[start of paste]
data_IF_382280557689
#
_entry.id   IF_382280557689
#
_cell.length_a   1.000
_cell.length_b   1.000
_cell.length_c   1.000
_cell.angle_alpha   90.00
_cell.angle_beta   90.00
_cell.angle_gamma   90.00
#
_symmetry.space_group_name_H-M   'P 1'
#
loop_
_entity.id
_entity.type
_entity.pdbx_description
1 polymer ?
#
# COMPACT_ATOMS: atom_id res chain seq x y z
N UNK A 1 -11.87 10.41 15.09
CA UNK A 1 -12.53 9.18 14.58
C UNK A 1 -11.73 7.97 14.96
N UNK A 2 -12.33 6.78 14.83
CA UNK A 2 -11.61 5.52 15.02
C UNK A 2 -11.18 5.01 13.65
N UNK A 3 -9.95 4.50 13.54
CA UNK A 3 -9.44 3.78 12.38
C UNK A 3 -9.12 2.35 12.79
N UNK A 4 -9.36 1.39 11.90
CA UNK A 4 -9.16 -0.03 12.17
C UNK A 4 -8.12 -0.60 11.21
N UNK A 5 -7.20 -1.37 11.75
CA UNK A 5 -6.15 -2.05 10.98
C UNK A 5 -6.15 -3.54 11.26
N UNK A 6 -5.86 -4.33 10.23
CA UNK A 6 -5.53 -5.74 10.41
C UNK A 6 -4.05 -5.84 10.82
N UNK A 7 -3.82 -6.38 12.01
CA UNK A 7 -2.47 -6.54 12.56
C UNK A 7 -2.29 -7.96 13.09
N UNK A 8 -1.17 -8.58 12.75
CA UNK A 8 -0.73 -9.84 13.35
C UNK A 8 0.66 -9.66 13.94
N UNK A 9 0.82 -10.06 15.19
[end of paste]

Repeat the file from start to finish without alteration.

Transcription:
data_IF_382280557689
#
_entry.id   IF_382280557689
#
_cell.length_a   1.000
_cell.length_b   1.000
_cell.length_c   1.000
_cell.angle_alpha   90.00
_cell.angle_beta   90.00
_cell.angle_gamma   90.00
#
_symmetry.space_group_name_H-M   'P 1'
#
loop_
_entity.id
_entity.type
_entity.pdbx_description
1 polymer ?
#
# COMPACT_ATOMS: atom_id res chain seq x y z
N UNK A 1 -11.87 10.41 15.09
CA UNK A 1 -12.53 9.18 14.58
C UNK A 1 -11.73 7.97 14.96
N UNK A 2 -12.33 6.78 14.83
CA UNK A 2 -11.61 5.52 15.02
C UNK A 2 -11.18 5.01 13.65
N UNK A 3 -9.95 4.50 13.54
CA UNK A 3 -9.44 3.78 12.38
C UNK A 3 -9.12 2.35 12.79
N UNK A 4 -9.36 1.39 11.90
CA UNK A 4 -9.16 -0.03 12.17
C UNK A 4 -8.12 -0.60 11.21
N UNK A 5 -7.20 -1.37 11.75
CA UNK A 5 -6.15 -2.05 10.98
C UNK A 5 -6.15 -3.54 11.26
N UNK A 6 -5.86 -4.33 10.23
CA UNK A 6 -5.53 -5.74 10.41
C UNK A 6 -4.05 -5.84 10.82
N UNK A 7 -3.82 -6.38 12.01
CA UNK A 7 -2.47 -6.54 12.56
C UNK A 7 -2.29 -7.96 13.09
N UNK A 8 -1.17 -8.58 12.75
CA UNK A 8 -0.73 -9.84 13.35
C UNK A 8 0.66 -9.66 13.94
N UNK A 9 0.82 -10.06 15.19